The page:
Southern Sudan has been described as “a large basin gently sloping northward”,[23] through which flow the Bahr el Jebel River, the (White Nile), the Bahr el Ghazal (Nam) River and its tributaries, and the Sobat, all merging into a vast barrier swamp.

Vast Sudanese oil areas to the south and east are part of the flood plain, a basin in southern Sudan into which the rivers of CongoUgandaKenya, and Ethiopia drain off from an ironstone plateau that belts the regions of Bahr El Ghazal and Upper Nile.

The terrain can be divided into four land classes:

  • Highlands: higher than the surrounding plains by only a few centimeters; are the sites for “permanent settlements”. Vegetation consists of open thorn woodland and/or open mixed woodland with grasses.
  • Intermediate Lands: lie slightly below the highlands, commonly subject to flooding from heavy rainfall in the Ethiopian and East/Central African highlands; Vegetation is mostly open perennial grassland with some acacia woodland and other sparsely distributed trees.
  • Toic: land seasonally inundated or saturated by the main rivers and inland water courses, retaining enough moisture throughout the dry season to support cattle grazing.
  • Sudd: permanent swampland below the level of the toic; covers a substantial part of the floodplain in which the Dinka reside; provides good fishing but is not available for livestock; historically it has been a physical barrier to outsiders’ penetration.

Ecology of the large basin is unique; until recently, wild animals and birds flourished, hunted rarely by the agro-pastoralists.[23]

The Dinka’s migrations are determined by the local climate, and their agro-pastoral lifestyle responding to the periodic flooding and dryness of the area in which they live. They begin moving around May–June at the onset of the rainy season to their “permanent settlements” of mud and thatch housing above flood level, where they plant their crops of millet and other grain products. These rainy season settlements usually contain other permanent structures such as cattle byres (luak) and granaries. During the dry season (beginning about December–January), everyone except the aged, ill, and nursing mothers migrates to semi-permanent dwellings in the toic for cattle grazing. The cultivation of sorghummillet, and other crops begins in the highlands in the early rainy season and the harvest of crops begins when the rains are heavy in June–August. Cattle are driven to the toic in September and November when the rainfall drops off and allowed to graze on harvested stalks of the crops.[24]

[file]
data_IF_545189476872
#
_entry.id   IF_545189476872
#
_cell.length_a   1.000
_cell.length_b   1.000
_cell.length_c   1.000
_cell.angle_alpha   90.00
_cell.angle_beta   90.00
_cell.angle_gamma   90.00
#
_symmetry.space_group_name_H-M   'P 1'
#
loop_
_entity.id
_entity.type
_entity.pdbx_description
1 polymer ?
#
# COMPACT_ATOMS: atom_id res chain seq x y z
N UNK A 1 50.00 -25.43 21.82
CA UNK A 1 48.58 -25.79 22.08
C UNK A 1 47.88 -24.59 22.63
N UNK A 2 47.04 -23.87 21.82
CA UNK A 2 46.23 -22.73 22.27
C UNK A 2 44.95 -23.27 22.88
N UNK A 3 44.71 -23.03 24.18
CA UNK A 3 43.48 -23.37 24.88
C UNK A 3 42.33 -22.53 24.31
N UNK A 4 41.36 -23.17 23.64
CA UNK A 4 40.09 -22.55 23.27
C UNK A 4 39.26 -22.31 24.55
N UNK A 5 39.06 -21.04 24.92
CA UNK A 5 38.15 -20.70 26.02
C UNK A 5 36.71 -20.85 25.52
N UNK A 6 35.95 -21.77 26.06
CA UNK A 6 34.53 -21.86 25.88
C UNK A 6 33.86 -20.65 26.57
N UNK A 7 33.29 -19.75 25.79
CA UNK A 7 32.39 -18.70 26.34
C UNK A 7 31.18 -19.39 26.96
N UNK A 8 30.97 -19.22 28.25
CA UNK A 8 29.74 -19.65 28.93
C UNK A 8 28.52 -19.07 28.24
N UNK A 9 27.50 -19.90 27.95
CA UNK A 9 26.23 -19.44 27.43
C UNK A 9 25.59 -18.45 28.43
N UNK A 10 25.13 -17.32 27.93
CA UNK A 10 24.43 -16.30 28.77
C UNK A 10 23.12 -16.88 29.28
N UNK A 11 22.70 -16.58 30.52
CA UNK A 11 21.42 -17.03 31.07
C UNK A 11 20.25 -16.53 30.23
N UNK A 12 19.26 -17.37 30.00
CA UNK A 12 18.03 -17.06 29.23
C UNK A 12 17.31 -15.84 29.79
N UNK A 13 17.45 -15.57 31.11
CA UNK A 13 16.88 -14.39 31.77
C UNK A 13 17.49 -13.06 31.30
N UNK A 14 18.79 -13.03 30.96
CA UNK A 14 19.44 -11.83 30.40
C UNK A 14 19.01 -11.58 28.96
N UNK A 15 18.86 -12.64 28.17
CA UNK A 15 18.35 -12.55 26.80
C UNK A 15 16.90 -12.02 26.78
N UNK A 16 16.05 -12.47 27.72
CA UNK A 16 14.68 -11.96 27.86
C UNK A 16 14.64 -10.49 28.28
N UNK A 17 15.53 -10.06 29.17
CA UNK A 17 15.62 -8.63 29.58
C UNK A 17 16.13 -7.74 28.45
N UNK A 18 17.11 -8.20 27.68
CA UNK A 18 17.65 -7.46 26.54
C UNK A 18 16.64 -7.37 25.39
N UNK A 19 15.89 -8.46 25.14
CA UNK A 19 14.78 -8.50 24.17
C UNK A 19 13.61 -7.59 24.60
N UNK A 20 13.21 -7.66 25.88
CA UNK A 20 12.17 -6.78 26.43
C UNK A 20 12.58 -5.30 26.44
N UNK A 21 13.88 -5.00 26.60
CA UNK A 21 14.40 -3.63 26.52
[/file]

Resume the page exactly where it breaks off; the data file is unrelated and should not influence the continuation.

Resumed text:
Dinka tribes[edit]

The number of Dinka sub-divisions is hotly contested as the border or line between group, sub-division, and sections is blurred and often difficult to determine. For example, one can divide the Atuot into Apaak and Reel, Bor, Twic, Nyarweng and Ho[20] l and Panaruu into Awet and Kuel and Ciec into Ador and Lou, where Ador and Lou are sub-divided into Ciec Manyiel (Jieng).[25][26][27]

Rek people[edit]

The Rek are an ethnic group in South Sudan, a subgroup of the Dinka.[28] Its members speak South-Western Dinka, also called Rek, a Nilotic language. Many members of this ethnicity are Christians. Some estimates put the Rek population at or exceeding 500,000 people.[29]

Cultural and religious beliefs[edit]

Dinka tribesmen, Anglo-Egyptian Sudan, c. 1912

Main article: Dinka religion

The Dinkas’ pastoral lifestyle is also reflected in their religious beliefs and practices. The Dinka religion, just like most other Nilotic faiths, are Polytheistic, but have one creator God, Nhialic, who leads the Dinka pantheon of gods and spirits. He is generally distant to humans and does not directly interact with them.[30] The sacrificing of oxen by the “masters of the fishing spear” is a central component of Dinka’s religious practice. Age is an important factor in Dinka culture, with young men being inducted into adulthood through an initiation ordeal that includes marking the forehead with a sharp object. Also during this ceremony, they acquire a second cow-color name. The Dinka believe they derive religious power from nature and the world around them, rather than from a religious tome.[31]

Dinka diaspora[edit]

The experience of Dinka refugees was portrayed in the documentary movies Lost Boys of Sudan by Megan Mylan and Jon Shenk and God Grew Tired Of Us, Joan Hechts’ book The Journey of the Lost Boys and the fictionalized autobiography of a Dinka refugee, Dave Eggers‘ What Is the What: The Autobiography of Valentino Achak Deng. Other books on and by the Lost Boys include The Lost Boys of Sudan by Mark Bixler, God Grew Tired of Us by John Bul DauThey Poured Fire On Us From The Sky by Alephonsion Deng, Benson Deng, and Benjamin Ajak and A Long Walk to Water by Linda Sue Park. In 2004 the first volume of the graphic novel Echoes of the Lost Boys of Sudan was released in Dallas, Texas.[32]